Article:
Borderlands 2 VR
Despite a growing industry-wide acceptance that open-world games developed for the screen do not adapt well to VR – Gearbox bowled on ahead with their, years too late, adaptation of Borderlands 2. A port with unsurprisingly fails to fix the inherent problems with this transition – with gammy controls and gameplay not well adjusted for the VR medium.
Despite my desire to scream Borderlands 2 VR's praises from the mountaintop, objectively speaking, the overall package is a bit of a mixed bag. We already knew that the game was fun as hell, and that still remains true while the visor is on. However, odd control schemes, lack of core gameplay features from previous installments, and unfortunate legacy design decisions make this holistically feel like an inferior experience. If this is your first chance to explore Pandora, it's worth the journey, but if you're planning a return visit, you'd probably be better off firing up a previous version.
Borderlands 2 VR is a solid port to Virtual Reality, but almost completely without VR adjustments and highlights.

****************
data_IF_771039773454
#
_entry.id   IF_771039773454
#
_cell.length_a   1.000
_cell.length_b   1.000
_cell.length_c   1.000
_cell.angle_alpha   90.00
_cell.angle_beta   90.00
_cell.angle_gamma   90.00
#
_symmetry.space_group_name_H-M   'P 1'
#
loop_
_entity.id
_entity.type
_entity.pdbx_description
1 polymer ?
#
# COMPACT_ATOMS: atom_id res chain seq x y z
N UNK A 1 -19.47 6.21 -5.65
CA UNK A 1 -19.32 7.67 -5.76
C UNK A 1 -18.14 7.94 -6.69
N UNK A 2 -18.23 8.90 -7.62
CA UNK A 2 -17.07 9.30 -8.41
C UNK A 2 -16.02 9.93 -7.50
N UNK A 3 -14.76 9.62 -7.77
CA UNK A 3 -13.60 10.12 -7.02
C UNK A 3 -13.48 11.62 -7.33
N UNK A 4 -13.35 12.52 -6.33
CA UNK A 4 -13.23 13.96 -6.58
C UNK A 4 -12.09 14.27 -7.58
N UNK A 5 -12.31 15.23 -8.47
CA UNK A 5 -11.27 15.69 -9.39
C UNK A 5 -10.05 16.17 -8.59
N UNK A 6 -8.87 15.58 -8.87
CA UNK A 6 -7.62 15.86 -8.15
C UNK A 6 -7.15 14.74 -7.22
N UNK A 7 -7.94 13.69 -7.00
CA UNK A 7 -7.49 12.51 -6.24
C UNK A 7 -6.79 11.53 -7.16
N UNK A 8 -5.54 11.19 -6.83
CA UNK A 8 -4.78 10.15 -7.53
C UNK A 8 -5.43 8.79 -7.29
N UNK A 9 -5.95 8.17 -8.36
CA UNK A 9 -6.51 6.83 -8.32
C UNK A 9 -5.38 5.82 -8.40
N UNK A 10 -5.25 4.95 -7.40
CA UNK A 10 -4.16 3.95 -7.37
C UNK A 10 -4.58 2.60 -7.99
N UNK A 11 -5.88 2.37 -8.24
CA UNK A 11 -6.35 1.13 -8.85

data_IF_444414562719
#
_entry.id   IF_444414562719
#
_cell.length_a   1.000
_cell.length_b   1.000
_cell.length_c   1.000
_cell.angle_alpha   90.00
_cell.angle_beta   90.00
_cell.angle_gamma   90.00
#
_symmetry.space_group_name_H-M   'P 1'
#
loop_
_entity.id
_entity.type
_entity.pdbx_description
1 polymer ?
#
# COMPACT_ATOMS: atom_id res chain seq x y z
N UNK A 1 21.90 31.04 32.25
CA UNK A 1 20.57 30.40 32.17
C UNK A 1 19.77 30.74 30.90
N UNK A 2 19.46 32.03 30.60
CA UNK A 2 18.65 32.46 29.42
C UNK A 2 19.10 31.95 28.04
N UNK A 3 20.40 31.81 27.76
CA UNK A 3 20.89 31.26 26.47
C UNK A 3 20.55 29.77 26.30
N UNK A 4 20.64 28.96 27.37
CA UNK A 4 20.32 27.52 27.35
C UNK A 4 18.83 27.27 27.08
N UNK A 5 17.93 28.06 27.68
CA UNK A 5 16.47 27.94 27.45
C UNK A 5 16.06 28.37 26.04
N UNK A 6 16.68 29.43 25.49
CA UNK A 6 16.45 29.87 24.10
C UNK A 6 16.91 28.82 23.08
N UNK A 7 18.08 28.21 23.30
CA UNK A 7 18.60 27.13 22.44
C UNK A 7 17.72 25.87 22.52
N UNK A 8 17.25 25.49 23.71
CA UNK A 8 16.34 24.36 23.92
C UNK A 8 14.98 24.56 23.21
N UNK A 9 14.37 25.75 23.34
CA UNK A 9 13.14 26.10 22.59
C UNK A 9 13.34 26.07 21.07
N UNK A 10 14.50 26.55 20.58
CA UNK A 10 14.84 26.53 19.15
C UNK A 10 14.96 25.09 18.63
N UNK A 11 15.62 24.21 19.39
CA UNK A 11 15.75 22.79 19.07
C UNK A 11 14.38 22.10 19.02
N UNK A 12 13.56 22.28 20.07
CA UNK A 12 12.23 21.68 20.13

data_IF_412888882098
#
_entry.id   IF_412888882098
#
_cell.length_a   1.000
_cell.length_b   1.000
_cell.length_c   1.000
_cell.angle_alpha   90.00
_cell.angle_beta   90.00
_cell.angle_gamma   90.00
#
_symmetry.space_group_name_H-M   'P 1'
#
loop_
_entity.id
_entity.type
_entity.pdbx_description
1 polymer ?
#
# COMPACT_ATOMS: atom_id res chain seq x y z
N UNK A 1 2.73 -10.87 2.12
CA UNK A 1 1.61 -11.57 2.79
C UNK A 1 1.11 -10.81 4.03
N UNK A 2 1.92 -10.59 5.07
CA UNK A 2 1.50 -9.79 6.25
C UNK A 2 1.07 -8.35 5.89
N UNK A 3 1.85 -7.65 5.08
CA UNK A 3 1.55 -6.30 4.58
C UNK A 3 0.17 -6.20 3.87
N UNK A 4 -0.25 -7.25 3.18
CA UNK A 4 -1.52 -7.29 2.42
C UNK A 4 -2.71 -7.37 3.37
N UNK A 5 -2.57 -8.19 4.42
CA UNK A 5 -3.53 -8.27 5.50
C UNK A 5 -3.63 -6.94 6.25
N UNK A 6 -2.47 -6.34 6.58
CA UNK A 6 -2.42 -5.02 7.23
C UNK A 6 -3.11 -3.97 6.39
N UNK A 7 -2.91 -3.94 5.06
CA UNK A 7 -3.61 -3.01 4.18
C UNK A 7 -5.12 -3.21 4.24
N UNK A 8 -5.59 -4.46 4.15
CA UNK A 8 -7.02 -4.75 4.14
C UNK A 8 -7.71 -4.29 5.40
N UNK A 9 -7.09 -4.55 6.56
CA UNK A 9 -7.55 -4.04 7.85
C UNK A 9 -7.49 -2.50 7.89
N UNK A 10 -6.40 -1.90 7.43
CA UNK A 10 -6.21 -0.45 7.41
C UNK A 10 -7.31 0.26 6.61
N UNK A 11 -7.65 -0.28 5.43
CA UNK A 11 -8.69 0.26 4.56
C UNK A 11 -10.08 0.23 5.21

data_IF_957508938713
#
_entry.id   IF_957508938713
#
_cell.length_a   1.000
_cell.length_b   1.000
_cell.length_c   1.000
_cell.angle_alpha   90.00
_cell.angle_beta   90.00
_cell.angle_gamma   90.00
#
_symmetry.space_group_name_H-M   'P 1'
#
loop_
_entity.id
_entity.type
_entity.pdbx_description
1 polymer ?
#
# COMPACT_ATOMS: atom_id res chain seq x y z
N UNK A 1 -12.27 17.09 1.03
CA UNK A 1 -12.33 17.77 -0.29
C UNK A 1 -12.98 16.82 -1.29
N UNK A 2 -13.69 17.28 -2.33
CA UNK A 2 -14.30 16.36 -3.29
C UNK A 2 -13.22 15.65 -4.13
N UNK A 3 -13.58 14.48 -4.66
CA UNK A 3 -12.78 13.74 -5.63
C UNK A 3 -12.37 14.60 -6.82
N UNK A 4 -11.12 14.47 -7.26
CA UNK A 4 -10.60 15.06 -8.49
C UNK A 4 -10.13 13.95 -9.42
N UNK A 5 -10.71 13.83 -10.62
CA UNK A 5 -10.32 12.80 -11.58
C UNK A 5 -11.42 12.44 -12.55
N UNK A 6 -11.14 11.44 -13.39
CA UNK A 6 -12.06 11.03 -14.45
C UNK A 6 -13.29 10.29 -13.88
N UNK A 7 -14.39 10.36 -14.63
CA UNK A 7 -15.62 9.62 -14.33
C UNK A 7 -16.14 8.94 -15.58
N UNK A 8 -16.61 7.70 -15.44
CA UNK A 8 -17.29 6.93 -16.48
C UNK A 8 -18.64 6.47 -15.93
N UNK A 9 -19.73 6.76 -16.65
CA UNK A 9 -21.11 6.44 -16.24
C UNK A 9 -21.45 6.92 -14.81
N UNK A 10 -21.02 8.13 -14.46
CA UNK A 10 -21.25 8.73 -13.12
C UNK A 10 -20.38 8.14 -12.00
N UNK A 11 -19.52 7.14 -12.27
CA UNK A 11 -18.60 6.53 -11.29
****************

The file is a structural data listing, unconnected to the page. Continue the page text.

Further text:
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Borderlands 2 VR captures you with its fun and ridiculous world, but doesn't do much to propel itself into the must-buy VR game category.
Borderlands 2 VR is a game that is nearly perfectly translated into virtual reality. It contains everything you want from your Borderlands 2 experience, plus a bit more to make you feel like you're a part of the game. Gearbox and 2K didn't simply offer up a small piece of the pie, they offered up the whole pie. Just remember, too much of a good thing can make you sick.
The VR port of Borderlands 2 (a game from 2012) falls short of what could have been a fantastic release. This is due to a lack of polish and the glaring omission of co-op.
Although the gameplay and design elements are starting to really show their age, Borderlands 2 is still a pretty fun game and well worth exploring in VR. The absence of multiplayer or DLC stings a bit and AIM support would have been more than welcome, but for what it presents itself as, Borderlands 2 VR is generally a solid experience.
Like Skyrim's VR port, Borderlands 2 VR feels like a curio. It's a fun way to revisit a modern classic, but isn't the best way to actually play the game. As a VR title, it's excellent, but I'd argue if you're looking to get caught up before Borderlands 3, you'll find it more comfortable to do so in the Handsome Collection.
If you’re looking for another reason to play through the game again and you’re a fan of VR, this will give you exactly what you’re looking for, just with some minor issues but nothing game-breaking.
Borderlands 2 VR is a reminder that you can't simply copy/paste an existing game into a VR engine and expect it to work.